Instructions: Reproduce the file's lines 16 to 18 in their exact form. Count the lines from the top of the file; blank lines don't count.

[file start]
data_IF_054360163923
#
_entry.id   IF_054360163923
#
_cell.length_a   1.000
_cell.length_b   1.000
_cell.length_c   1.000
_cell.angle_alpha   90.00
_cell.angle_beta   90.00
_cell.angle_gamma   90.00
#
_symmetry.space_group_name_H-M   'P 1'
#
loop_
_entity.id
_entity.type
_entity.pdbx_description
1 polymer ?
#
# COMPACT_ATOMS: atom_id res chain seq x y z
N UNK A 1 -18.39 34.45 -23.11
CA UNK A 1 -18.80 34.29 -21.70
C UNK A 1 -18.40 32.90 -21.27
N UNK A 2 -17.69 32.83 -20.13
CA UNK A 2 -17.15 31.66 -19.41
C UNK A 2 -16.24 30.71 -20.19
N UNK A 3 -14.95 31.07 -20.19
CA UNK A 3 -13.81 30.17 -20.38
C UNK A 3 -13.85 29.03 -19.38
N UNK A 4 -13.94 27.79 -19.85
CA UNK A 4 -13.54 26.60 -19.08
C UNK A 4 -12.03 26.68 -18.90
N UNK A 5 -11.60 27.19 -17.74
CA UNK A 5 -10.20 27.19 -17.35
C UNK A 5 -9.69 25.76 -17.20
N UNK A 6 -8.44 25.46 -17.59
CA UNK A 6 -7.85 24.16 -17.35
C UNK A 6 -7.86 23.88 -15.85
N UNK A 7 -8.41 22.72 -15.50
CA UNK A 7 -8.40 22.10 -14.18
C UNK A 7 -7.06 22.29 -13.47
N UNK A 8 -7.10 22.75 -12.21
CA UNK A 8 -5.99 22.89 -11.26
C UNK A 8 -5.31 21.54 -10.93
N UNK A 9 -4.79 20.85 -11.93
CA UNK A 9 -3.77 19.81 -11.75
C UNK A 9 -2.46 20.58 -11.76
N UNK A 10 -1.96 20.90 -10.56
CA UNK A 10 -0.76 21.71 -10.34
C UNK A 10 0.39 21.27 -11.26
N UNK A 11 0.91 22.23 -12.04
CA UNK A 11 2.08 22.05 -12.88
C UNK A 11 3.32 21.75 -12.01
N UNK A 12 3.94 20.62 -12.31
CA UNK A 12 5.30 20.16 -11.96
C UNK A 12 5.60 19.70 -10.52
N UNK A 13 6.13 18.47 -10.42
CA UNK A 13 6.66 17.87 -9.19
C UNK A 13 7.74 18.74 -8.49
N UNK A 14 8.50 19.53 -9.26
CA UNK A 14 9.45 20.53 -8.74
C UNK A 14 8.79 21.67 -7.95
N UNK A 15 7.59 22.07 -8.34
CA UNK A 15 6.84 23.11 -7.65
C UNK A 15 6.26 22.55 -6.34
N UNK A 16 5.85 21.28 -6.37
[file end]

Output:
_entity.type
_entity.pdbx_description
1 polymer ?